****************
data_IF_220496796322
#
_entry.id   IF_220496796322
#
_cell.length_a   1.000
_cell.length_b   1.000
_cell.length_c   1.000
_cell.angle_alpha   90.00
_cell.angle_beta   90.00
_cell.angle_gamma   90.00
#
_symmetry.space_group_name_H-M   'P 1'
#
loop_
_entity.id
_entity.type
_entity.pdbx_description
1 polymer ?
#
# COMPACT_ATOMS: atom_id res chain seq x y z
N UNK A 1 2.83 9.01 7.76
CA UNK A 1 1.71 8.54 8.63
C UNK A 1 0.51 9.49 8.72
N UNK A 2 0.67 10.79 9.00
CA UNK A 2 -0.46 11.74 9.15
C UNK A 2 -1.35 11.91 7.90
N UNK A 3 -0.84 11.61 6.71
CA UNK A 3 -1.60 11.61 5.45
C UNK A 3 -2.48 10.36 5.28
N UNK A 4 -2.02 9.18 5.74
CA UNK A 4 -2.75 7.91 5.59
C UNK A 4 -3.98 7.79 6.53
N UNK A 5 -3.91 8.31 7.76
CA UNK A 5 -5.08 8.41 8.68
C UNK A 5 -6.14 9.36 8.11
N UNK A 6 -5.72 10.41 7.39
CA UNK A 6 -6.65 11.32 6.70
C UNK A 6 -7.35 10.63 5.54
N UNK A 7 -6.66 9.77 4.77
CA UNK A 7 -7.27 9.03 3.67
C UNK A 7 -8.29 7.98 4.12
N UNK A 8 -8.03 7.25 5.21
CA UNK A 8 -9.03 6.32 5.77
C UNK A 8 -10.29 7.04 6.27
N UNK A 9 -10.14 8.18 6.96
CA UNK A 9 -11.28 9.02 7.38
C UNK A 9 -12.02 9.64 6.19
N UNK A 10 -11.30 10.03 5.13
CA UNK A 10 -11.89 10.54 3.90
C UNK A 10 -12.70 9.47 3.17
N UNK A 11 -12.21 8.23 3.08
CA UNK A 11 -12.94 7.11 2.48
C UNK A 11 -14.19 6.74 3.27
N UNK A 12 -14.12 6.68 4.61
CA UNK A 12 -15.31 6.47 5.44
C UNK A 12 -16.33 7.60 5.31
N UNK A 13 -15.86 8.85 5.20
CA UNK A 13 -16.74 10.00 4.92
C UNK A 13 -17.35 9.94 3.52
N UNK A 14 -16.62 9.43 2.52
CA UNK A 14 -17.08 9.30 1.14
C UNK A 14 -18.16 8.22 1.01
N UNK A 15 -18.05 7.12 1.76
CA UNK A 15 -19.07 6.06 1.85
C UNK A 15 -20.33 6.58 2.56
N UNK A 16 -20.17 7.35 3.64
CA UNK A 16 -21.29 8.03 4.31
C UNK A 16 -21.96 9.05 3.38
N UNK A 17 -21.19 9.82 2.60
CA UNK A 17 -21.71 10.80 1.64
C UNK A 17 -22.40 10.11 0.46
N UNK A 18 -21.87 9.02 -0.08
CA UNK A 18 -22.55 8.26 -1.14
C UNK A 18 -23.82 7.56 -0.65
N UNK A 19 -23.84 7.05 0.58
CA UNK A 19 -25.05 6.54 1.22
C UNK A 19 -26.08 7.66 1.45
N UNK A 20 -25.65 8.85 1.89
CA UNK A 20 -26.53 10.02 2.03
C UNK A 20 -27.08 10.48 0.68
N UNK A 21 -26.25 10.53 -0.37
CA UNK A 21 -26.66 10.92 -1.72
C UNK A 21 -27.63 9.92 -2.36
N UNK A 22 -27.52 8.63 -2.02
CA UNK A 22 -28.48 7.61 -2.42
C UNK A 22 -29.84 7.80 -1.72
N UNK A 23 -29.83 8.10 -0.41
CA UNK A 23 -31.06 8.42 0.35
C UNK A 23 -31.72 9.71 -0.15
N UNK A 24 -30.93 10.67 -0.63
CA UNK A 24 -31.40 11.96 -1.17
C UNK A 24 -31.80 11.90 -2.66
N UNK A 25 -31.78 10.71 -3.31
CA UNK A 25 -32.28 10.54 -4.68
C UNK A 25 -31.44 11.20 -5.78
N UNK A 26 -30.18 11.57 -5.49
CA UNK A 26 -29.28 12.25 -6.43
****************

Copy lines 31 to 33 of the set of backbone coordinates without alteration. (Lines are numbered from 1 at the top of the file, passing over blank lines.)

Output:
CA UNK A 4 -2.75 7.91 5.59
C UNK A 4 -3.98 7.79 6.53
N UNK A 5 -3.91 8.31 7.76